I actually agree with much of this, even though my oppose votes are generally "made by someone who is pursing a policy agenda of stricter standards" (though I don't agree with the "furthering a campaign" bit... because I'm not really campaigning; I just simply feel that 90% of the time, users with <2000 edits are not ready).
Thanks for all the history and analysis, it was a good read.
While I think coming to a consensus on promotion standards is a nice idea, I think it's impossible. There is too great a variety in the opinions of users on the matter. Some users would not have a problem supporting a candidate with 1200 edits. However, to some users that would be unthinkable. Same for time periods. I know some users that would probably support someone with six weeks under his/her belt, while I know others that won't support anyone with less than three months (or longer).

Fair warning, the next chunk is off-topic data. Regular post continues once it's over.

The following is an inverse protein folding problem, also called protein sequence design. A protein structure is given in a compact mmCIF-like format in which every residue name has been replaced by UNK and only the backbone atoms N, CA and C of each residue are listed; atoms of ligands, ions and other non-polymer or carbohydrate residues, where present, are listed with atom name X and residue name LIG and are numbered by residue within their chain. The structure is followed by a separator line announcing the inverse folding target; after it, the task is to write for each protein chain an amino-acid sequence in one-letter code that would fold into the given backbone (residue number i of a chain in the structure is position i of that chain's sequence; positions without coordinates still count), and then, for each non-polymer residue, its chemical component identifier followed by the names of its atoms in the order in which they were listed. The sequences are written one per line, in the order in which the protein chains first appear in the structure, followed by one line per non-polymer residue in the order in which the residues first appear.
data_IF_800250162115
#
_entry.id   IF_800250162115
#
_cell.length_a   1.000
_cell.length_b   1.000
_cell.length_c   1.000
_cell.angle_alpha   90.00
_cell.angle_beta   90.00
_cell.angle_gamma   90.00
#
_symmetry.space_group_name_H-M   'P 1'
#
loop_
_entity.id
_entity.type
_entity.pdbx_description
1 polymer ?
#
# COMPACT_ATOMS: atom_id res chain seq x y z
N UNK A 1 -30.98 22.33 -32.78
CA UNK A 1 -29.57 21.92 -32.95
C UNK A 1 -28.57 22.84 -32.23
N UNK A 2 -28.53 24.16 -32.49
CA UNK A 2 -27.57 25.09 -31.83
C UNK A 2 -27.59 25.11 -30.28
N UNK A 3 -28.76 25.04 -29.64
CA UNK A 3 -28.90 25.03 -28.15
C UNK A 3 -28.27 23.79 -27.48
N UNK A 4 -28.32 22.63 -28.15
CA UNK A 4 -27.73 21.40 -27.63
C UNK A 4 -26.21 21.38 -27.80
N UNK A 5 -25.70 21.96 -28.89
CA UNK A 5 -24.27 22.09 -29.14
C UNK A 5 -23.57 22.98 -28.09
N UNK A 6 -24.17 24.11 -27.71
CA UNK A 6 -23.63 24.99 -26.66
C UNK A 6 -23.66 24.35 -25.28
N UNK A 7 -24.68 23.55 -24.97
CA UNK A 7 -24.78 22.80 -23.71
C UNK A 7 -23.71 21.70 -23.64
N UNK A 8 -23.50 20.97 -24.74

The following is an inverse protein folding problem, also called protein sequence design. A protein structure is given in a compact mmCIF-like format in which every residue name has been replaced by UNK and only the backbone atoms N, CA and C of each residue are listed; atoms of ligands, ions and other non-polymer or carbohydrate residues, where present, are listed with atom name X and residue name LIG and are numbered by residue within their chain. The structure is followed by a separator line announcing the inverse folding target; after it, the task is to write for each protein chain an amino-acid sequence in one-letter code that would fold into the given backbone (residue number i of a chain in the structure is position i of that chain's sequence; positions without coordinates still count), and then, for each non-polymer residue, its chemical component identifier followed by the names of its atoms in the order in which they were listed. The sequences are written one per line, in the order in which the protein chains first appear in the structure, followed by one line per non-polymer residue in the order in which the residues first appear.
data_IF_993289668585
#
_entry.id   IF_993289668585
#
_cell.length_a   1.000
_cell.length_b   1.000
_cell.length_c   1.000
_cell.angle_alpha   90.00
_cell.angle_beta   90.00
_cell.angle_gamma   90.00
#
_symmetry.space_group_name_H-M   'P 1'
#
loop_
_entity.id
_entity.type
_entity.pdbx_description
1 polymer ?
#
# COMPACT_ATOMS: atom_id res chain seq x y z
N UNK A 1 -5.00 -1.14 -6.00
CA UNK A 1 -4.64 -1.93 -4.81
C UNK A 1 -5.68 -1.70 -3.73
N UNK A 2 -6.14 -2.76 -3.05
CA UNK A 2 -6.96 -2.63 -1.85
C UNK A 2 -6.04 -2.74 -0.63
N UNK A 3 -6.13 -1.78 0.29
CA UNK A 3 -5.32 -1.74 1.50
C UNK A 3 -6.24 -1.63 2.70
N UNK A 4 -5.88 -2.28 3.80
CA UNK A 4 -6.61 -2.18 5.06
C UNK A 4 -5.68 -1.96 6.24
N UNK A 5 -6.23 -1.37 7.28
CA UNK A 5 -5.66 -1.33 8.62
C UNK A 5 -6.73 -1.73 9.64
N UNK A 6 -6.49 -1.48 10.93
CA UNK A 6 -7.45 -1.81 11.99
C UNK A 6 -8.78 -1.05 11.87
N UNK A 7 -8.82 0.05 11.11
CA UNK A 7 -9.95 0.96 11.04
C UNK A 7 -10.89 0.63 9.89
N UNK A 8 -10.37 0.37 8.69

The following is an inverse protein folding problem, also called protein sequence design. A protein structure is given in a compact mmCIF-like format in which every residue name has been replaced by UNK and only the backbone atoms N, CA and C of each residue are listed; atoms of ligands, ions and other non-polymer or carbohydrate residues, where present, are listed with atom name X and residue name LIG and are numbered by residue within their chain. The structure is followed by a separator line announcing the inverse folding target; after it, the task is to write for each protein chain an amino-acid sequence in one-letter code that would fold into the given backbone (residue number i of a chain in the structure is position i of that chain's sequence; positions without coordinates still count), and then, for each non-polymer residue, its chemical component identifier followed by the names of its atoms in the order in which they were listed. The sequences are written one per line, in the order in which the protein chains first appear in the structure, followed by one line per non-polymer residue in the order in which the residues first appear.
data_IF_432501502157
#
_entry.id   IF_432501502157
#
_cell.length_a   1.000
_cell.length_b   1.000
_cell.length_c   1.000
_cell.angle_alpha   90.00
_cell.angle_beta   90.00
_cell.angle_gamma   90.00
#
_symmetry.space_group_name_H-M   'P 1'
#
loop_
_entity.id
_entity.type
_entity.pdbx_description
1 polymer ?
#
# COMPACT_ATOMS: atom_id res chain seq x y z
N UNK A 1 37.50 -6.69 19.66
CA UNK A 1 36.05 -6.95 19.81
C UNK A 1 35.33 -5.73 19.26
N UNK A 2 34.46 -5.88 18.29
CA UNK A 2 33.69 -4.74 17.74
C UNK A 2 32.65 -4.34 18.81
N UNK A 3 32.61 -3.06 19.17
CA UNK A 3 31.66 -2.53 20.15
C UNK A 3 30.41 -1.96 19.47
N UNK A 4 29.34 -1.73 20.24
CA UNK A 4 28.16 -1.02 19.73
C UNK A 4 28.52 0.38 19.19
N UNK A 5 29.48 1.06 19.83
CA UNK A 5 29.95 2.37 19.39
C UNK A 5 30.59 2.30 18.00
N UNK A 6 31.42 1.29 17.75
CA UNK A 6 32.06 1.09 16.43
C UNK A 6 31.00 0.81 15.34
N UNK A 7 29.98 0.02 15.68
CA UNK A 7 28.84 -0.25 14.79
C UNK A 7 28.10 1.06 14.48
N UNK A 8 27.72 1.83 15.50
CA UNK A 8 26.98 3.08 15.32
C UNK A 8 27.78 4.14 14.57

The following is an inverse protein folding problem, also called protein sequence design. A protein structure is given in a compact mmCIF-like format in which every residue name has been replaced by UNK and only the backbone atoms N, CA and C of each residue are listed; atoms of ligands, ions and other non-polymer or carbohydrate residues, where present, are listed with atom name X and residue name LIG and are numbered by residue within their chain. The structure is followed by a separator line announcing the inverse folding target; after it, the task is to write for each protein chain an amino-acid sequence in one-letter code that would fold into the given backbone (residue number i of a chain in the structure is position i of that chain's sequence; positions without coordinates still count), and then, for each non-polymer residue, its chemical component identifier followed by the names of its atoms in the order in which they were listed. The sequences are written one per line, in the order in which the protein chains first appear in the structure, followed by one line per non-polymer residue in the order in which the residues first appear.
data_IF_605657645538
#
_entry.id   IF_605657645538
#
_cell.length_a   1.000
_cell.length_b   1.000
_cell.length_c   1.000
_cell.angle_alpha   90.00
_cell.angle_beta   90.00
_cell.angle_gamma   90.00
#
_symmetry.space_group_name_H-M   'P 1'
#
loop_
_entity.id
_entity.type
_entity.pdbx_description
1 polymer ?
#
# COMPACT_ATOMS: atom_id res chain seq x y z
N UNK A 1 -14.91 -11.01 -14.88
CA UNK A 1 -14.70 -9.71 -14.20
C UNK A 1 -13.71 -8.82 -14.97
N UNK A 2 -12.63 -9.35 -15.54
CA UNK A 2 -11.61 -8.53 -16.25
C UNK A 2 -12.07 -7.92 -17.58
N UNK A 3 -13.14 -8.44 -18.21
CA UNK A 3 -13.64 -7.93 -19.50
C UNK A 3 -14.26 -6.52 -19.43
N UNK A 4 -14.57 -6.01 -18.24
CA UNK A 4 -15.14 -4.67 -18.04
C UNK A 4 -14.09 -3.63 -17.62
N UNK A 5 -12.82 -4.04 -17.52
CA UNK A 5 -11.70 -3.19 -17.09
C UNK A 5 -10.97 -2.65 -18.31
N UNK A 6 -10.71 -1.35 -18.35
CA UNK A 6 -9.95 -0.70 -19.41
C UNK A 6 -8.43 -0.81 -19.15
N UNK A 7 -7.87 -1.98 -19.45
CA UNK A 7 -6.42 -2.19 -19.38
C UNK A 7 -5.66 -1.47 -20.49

I would not oppose a "probationary period" for new admins, though I would oppose any such period longer than three months. Six months is unnecessary, IMO. I would also oppose not allowing "probationary" admins to block users. Blocks can be easily undone. If the community votes to give a user adminship, then he should have all the powers/abilities entailed. blankfaze | (беседа!) 16:07, 13 Oct 2004 (UTC)
Most of this is a solution in search of a problem, it seems. The other part is unenforceable. While I'd like to see RfA made less of a popularity contest (like the ridiculous attempt to strike down a nomination on the grounds of the user's deletionist principles), I don't see any way to enforce common sense on people. Ambi 08:26, 14 Oct 2004 (UTC)
- Agree with Ambi. Admins are no perfect (especially including me!), but overall they're pretty good and I haven't seen any major problems yet. I occasionally read that de-adminship is near impossible, but I think the very few de-adminships so far are not a sign of a difficult de-adminship but a sign of good admins. -- Chris 73 Talk 08:36, Oct 14, 2004 (UTC)